I find it ironic that I am doing another book report considering how much I hated doing them when I was in school. Maybe I hated doing them so much because they were usually on books that I would have never chosen to read on my own and I had little interest in them.
The freedom to read whatever you’d like makes the task that much more enjoyable and as a result, something I often feel compelled to share my opinions on. The last review I wrote was on an HDMI book, (no surprises there right?) and of course I offered my commentary as well.
This book, The End of Certainty, is much more of a general business book than an AV book specifically, however given the potential relevance to our industry, as well as the author Simon Dudley’s experience in the video teleconferencing space for so many years, it seemed natural to offer up my thoughts on it in this forum.
The End of Certainty starts with a personal anecdote about Dudley’s great grandparents, who are wealthy and successful wainwrights and wheelwrights, (they made exceptional carts and wheels). The story goes on to have a dire ending, being that the introduction of the automobile makes their business obsolete. This is the book’s first example of what Dudley calls an “Excession Event”; an unforeseen development that comes along and changes things rapidly in the blink of an eye, leaving both destruction and new opportunity in its wake.
Other Excession Events are also discussed, a familiar one to our industry being the demise of Blockbuster Video at the hands of Netflix, one I’ve written about as well in relationship to the video teleconferencing industry.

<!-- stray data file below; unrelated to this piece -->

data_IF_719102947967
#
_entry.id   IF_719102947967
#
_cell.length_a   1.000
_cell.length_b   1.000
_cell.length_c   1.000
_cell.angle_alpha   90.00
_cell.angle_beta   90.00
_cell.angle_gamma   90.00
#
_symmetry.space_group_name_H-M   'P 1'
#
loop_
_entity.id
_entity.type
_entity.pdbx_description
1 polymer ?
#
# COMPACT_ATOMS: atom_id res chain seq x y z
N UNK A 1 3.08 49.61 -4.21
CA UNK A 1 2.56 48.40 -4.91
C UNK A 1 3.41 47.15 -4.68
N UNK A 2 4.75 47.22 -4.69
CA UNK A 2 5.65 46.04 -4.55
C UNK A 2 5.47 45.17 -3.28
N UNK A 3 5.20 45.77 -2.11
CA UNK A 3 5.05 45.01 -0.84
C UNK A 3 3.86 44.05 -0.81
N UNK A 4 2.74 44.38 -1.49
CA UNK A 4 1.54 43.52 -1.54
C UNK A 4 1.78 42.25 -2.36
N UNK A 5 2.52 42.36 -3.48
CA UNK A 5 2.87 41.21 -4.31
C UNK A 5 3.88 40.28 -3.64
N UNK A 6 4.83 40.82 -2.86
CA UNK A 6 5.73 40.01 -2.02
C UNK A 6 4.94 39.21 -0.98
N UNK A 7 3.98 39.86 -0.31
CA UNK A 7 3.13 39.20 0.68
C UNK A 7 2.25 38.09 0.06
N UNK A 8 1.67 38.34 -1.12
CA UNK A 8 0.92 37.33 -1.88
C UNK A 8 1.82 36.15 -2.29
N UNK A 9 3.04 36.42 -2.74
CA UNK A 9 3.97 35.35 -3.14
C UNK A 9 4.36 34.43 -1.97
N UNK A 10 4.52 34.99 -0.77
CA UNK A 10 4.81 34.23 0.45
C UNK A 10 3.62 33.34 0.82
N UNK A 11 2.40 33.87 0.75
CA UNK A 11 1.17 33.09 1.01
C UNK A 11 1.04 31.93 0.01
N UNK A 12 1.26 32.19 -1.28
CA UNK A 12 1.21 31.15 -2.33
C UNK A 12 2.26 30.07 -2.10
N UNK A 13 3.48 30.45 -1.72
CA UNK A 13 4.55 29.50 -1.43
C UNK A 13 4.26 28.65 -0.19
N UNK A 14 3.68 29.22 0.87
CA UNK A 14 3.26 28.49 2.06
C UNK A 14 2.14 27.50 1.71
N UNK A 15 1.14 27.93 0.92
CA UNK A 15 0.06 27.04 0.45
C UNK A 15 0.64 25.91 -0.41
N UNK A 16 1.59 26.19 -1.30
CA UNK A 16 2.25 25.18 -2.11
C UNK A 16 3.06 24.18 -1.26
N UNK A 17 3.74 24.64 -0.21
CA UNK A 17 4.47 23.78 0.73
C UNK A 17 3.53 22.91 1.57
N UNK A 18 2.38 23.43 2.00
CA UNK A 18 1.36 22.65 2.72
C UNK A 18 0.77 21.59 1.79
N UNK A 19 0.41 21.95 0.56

The book’s purpose though is not to be a complete history of these events, but rather to teach the reader to adopt a mindset and methodologies that allow for them and their companies to perhaps see the potential next event on the horizon and adjust accordingly.
There are veins of Freakonomics in Dudley’s suggestion of adopting a 10th man culture to bring counterpoints to light and question all assumptions as well as echoes of Peter Drucker in suggesting nothing in our businesses is sacred and that we need to be willing to slaughter today’s cash cow to fund our futures.
The End of Certainty also sheds a lot of light into the personality of the author himself and his self described “contrarian” nature. That nature allows him to take some well intention-ed shots at everything from the education system, to MBAs, to formal religion in a way that some may find slightly offensive but that all should find at least thought provoking.
In the end analysis, some may argue that too much weight may be given to Dudley’s individual experiences and to his families’ successes and failures. However I would also say that the personal nature of these stories, as well as the formative effects they have obviously had on the author are what makes the book both engaging and readable.
If you want to read a business book that is meant to help you plan for the future, one that is not written by an MBA from Wharton, but one written by a man with real world experience in the AV industry who knows how to tell a story, then The End of Certainty is well worth the cover price.